The other socio-environmental economic perversity with respect to the future impacts of continued atmospheric greenhouse gas pollution that the commission addressed worse future deferral costs. The economic review explained that economics and recognize that in this current situation an ethical element of economic correction was appropriate, and the Stern commission in its economic cost benefit calculation apply a very low future discounting. Some economists pointed out that the global climate change there should be no future discounting i.e zero.
The Commission advised three strands to policy: all are required.
"First, we must establish a carbon price via tax, trade and regulation – without this price there is no incentive to de- carbonize.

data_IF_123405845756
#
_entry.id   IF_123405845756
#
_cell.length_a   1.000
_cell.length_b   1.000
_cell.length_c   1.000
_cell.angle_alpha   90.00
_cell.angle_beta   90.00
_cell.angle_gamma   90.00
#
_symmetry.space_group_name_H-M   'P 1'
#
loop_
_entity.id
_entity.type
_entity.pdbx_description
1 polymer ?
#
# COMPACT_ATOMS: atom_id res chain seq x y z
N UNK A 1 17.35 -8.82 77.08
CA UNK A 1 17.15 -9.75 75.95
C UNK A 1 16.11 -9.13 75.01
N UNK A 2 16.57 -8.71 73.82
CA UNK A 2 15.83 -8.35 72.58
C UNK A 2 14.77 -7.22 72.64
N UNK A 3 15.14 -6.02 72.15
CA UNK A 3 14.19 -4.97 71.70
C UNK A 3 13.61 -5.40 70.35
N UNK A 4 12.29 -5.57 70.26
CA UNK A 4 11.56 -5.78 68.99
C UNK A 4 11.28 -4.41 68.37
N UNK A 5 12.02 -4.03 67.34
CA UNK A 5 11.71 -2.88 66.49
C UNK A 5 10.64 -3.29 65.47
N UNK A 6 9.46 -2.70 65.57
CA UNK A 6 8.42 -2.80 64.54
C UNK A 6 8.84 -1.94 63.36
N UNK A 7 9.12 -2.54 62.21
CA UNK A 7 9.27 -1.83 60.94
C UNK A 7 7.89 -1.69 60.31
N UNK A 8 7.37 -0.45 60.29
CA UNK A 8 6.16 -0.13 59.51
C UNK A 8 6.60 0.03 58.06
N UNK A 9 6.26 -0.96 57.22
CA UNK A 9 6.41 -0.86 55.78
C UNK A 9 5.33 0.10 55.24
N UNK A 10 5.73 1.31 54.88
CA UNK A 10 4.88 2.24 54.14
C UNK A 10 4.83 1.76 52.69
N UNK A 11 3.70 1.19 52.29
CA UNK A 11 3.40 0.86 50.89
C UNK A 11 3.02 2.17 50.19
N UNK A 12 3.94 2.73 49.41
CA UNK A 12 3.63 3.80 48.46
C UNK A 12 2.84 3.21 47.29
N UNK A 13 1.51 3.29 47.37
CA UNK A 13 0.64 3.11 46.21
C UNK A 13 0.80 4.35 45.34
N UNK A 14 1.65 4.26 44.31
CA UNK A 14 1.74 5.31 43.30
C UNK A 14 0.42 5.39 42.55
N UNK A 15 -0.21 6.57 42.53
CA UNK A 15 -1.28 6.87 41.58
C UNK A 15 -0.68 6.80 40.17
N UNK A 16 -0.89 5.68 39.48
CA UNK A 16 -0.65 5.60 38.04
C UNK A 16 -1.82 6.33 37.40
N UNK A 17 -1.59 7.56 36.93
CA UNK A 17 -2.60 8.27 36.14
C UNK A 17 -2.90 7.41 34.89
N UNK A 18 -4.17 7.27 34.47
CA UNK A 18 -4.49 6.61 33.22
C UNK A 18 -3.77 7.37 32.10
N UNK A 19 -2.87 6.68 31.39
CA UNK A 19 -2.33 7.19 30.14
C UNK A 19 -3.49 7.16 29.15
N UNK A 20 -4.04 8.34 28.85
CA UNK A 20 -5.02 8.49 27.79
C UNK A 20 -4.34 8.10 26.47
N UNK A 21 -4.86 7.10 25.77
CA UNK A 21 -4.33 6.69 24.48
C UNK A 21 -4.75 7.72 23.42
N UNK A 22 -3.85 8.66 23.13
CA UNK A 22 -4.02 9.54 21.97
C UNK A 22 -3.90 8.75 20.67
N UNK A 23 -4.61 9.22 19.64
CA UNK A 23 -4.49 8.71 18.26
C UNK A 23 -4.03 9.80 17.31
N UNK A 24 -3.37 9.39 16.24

Second, we must promote technology: through research and development. Further, private sector investors need confidence that there will be markets for their products: that is why deployment policy also makes sense.
And third we must deal with market failure; for example problems in property and capital markets inhibit investments for energy-efficiency. Further, the sticks and carrots of incentives, rightly emphasized by we economists, need to be supported by information. And still further, greater understanding of the issues can itself change the behavior of individuals and firms."
The Stern report also recommended stopping deforestation and a comprehensive public education and persuasion program.